Umbilical cord blood mononuclear cell therapy induces clinical remission of steroid-dependent or -resistant ulcerative colitis patients
Metrics: PDF 1221 views | HTML 2007 views | ?
Liang Chen1,3, Yuan Gao3, Zongmei Zhang3, Mingming Sun1, Wenjing Yang1, Zhanju Liu1 and Xueliang Jiang2,3
1Department of Gastroenterology, The Shanghai Tenth People’s Hospital, Tongji University, Shanghai, China
2Department of Digestive Center, The Second Affiliated Hospital of Shandong University of Traditional Chinese Medicine, Jinan, China
3Department of Gastroenterology, Chinese PLA General Hospital of Jinan Military Command, Jinan, China
Xueliang Jiang, email: [email protected]
Zhanju Liu, email: [email protected]
Keywords: umbilical cord blood mononuclear cells; azathioprine; steroid-dependent or -resistant ulcerative colitis; clinical remission
Received: July 27, 2017 Accepted: November 16, 2017 Epub: January 04, 2018 Published: March 13, 2018
To compare the efficacy and safety of umbilical cord blood mononuclear cells (CBMNC) and azathioprine (AZA) in the treatment of patients with steroid-dependent or -resistant ulcerative colitis. One hundred and six patients diagnosed with steroid-dependent or -resistant ulcerative colitis were studied retrospectively, including 36 patients treated with CBMNC and 70 treated with AZA. To reduce confounding bias due to retrospective nature of this study, the propensity score matching system was applied to equipoise the pretreatment data of two groups. After matching, 35 matched pairs (1:1) were created. The ratios of clinical remission, clinical response and endoscopic mucosal healing, Mayo score, and major complications were compared between two groups at weeks 8, 16, and 36 after treatment. The results demonstrated that the ratios of clinical remission (80% vs.57%, P < 0.05) and mucosal healing (74% vs. 51%, P < 0.05) were significantly higher in CBMNC-treated patients compared with those in AZA-treated patients at week 8. The erythrocyte sedimentation rate was significantly decreased in CBMNC group compared with that in AZA-treated group (14.5 ± 3.9 mm/h vs. 18.0 ± 5.7 mm/h, P < 0.01) at week 8. In AZA group, 2 patients had neutropenia and 3 patients had elevated alanine aminotransferase levels, whereas no obvious side-effects were observed in CBMNC-treated group. Our results reveal that CBMNC therapy appears to be an effective and safe strategy for patients with steroid-dependent or -resistant ulcerative colitis. Further prospective studies are needed to define the potential roles and mechanisms of CBMNC in the treatment of refractory ulcerative colitis.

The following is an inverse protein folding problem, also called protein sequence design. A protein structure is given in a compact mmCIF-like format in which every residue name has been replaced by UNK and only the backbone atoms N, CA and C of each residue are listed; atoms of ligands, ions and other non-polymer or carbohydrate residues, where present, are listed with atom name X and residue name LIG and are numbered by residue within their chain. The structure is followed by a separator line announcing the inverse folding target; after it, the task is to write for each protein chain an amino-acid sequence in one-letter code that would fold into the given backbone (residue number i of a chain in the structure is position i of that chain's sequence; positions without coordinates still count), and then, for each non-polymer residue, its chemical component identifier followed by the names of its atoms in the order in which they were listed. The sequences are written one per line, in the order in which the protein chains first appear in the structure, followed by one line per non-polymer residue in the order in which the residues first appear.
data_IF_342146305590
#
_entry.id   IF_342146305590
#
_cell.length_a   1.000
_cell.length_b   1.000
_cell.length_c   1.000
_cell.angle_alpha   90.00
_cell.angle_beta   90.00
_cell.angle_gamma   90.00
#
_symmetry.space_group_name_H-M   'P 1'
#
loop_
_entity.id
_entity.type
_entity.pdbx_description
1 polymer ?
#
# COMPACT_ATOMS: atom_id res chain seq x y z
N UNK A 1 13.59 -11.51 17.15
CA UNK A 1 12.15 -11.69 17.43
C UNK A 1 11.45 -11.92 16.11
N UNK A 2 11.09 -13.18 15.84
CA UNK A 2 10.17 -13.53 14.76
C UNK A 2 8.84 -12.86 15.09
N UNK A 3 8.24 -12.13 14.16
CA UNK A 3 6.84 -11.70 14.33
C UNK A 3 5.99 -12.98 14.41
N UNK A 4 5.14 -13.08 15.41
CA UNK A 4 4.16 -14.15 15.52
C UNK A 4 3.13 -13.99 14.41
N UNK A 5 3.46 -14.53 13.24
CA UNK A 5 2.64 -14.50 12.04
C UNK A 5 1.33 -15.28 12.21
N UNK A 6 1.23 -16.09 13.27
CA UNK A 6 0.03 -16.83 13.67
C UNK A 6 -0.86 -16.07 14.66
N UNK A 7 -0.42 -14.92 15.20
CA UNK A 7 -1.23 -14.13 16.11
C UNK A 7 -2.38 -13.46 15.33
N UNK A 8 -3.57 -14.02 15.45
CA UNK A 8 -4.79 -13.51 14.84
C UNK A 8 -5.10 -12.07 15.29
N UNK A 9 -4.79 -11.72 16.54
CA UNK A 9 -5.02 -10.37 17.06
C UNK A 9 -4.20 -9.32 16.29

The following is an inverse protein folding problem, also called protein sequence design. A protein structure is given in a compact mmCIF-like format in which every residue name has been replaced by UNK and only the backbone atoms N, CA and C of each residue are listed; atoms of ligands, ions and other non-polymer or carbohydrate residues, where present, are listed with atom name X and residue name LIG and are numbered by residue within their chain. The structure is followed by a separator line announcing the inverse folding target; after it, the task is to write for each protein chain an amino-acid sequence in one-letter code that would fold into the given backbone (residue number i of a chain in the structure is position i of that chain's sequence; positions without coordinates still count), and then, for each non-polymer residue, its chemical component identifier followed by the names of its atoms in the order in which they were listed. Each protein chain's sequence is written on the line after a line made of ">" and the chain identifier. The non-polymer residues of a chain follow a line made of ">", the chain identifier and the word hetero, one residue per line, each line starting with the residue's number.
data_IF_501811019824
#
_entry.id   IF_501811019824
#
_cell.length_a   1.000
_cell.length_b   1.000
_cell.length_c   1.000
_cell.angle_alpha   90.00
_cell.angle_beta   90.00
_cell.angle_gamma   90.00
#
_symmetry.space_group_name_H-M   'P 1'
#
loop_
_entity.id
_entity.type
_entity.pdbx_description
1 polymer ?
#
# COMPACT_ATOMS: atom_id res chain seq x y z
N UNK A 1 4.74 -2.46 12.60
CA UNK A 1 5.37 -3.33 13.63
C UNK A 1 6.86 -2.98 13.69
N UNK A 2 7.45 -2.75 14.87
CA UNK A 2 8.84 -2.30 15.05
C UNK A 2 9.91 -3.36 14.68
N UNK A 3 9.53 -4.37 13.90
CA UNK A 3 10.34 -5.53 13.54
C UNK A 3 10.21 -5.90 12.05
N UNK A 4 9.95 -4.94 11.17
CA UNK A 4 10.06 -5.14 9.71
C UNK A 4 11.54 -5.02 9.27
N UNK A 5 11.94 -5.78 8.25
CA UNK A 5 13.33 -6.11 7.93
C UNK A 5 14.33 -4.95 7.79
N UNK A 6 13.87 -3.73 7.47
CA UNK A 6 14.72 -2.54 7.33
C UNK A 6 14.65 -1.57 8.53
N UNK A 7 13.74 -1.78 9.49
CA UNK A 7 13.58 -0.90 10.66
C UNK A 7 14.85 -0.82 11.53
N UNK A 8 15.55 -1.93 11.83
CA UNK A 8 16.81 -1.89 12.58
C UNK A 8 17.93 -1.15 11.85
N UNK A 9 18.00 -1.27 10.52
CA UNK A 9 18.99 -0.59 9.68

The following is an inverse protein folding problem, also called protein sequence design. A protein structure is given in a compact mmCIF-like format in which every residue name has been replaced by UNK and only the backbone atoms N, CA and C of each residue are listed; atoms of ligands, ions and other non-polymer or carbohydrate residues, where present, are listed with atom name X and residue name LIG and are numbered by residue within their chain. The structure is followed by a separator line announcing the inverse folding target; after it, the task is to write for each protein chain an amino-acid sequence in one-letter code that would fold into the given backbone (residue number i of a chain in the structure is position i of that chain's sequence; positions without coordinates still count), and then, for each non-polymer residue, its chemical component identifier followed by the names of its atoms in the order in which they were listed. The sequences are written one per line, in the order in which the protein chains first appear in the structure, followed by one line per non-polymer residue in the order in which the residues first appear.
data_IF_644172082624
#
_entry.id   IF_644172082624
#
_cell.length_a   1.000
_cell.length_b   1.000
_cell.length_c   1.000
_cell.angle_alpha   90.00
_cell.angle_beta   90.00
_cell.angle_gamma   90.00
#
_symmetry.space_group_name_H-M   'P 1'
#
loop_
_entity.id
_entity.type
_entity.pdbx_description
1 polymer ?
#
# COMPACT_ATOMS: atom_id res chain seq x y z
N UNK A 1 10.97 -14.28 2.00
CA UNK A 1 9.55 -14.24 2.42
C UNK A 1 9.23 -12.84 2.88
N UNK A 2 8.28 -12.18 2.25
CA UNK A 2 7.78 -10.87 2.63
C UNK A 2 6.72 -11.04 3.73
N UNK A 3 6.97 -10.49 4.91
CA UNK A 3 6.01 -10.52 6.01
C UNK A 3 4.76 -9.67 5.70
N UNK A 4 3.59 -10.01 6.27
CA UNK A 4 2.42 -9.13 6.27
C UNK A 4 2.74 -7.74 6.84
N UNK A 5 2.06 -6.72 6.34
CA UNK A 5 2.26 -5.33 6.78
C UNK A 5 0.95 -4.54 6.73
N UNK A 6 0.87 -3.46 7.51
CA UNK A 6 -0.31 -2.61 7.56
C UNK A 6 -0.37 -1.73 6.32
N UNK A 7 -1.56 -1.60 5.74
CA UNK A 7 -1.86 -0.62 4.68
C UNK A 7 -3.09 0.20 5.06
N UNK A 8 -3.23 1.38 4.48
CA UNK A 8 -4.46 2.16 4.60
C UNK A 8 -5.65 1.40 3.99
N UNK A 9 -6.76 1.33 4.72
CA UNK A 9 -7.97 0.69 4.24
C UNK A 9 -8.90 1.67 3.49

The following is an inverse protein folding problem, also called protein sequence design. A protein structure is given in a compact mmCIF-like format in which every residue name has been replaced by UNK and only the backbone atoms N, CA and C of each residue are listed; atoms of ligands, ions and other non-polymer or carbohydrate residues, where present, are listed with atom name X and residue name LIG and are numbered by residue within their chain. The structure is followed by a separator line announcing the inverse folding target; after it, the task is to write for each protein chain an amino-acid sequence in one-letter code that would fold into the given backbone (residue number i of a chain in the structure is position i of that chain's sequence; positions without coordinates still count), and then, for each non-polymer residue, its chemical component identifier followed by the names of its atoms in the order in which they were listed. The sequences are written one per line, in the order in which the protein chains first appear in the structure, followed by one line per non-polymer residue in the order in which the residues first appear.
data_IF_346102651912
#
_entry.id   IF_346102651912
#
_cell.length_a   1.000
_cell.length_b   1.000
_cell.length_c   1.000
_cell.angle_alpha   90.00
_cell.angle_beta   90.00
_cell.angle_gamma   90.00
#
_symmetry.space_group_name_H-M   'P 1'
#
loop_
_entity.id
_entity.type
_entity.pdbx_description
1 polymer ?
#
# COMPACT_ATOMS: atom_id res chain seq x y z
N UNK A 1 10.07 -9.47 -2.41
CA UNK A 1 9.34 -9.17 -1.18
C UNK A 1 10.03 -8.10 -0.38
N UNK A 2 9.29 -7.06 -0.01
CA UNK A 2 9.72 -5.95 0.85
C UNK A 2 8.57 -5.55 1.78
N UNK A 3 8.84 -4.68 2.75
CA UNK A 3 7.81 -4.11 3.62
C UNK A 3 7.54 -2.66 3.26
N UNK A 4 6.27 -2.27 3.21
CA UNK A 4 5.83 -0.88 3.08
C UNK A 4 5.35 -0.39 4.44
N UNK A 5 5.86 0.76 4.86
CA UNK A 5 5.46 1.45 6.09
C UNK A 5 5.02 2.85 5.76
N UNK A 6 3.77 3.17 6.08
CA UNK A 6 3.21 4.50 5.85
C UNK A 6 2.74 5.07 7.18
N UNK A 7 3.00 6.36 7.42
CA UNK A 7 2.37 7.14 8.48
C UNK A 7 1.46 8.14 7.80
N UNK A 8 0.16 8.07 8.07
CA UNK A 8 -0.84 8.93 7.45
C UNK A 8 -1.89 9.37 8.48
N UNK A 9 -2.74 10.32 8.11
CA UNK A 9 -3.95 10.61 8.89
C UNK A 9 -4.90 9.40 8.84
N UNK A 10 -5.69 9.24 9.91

All site content, except where otherwise noted, is licensed under a Creative Commons Attribution 4.0 License.